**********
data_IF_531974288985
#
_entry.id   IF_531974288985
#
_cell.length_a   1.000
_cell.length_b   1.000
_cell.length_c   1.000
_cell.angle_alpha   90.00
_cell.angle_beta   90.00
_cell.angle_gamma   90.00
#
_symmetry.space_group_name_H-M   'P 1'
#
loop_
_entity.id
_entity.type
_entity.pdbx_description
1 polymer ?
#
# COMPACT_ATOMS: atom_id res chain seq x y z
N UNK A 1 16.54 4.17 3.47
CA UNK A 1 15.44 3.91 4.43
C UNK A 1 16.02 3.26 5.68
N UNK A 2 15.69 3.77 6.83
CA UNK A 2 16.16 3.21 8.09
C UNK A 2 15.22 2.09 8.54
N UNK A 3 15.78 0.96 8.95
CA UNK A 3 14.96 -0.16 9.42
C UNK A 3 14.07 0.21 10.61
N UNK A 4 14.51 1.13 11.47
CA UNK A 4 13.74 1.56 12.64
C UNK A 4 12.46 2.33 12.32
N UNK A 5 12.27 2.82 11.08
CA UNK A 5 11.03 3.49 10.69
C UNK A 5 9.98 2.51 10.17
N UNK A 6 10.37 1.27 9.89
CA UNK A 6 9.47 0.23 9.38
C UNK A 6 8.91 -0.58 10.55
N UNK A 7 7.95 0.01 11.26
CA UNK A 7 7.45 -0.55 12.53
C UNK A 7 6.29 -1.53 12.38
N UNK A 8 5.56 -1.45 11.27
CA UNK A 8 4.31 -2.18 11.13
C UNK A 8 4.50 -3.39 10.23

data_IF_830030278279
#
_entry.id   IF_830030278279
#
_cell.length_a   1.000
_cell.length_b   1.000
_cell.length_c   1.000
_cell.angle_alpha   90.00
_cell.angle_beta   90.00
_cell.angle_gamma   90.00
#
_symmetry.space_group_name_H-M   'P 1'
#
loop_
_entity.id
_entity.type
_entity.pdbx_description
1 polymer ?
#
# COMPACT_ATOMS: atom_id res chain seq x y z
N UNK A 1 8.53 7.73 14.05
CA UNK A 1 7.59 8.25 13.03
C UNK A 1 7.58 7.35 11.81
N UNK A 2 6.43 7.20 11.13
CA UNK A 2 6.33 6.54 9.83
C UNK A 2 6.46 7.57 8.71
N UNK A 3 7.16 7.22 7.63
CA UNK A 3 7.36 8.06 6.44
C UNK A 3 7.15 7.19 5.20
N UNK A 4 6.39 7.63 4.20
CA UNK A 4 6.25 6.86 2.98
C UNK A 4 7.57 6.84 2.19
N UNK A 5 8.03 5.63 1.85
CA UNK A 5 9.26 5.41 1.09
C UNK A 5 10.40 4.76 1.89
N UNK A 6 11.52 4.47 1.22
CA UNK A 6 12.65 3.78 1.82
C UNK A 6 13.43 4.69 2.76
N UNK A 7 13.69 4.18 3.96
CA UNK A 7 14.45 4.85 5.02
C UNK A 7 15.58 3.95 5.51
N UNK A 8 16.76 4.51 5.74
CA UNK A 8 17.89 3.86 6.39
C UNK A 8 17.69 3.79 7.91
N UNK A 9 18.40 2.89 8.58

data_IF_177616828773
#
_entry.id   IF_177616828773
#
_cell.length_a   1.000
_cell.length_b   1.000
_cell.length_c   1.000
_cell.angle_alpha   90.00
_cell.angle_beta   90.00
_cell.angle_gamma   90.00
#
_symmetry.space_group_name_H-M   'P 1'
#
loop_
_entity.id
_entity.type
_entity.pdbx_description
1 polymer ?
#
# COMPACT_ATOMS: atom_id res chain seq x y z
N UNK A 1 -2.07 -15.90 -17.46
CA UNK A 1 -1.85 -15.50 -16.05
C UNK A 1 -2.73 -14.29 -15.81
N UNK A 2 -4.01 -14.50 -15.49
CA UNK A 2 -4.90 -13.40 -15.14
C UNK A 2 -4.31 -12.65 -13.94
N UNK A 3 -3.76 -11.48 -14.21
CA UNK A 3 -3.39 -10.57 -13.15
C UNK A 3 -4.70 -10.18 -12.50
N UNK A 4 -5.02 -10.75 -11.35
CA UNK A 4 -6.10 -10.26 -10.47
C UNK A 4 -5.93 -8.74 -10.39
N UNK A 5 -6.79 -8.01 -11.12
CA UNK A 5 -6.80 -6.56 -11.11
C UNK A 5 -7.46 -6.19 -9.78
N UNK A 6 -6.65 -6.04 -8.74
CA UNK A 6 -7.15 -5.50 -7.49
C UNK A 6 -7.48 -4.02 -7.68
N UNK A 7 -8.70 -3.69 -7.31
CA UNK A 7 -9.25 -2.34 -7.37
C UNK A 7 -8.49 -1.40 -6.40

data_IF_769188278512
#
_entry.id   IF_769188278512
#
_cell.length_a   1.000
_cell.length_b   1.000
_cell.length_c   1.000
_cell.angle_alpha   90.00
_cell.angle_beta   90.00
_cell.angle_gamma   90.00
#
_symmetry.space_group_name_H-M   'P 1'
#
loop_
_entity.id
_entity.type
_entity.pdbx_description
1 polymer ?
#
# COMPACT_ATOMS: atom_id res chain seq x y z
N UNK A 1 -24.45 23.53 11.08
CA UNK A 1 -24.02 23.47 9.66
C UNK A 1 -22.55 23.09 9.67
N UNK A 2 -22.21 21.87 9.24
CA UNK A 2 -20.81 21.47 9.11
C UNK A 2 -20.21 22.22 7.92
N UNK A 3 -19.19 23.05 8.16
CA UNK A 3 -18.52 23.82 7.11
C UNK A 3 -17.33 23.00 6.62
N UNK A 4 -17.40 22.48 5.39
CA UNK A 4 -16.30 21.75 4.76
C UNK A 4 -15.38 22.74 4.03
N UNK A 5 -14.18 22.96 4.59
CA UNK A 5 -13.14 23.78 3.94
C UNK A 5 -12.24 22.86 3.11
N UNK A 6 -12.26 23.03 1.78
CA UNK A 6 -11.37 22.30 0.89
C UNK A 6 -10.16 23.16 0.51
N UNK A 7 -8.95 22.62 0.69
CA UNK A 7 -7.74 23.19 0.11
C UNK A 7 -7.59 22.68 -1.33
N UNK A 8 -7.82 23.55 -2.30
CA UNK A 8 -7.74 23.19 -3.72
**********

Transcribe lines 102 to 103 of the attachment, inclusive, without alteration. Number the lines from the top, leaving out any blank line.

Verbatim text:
#
loop_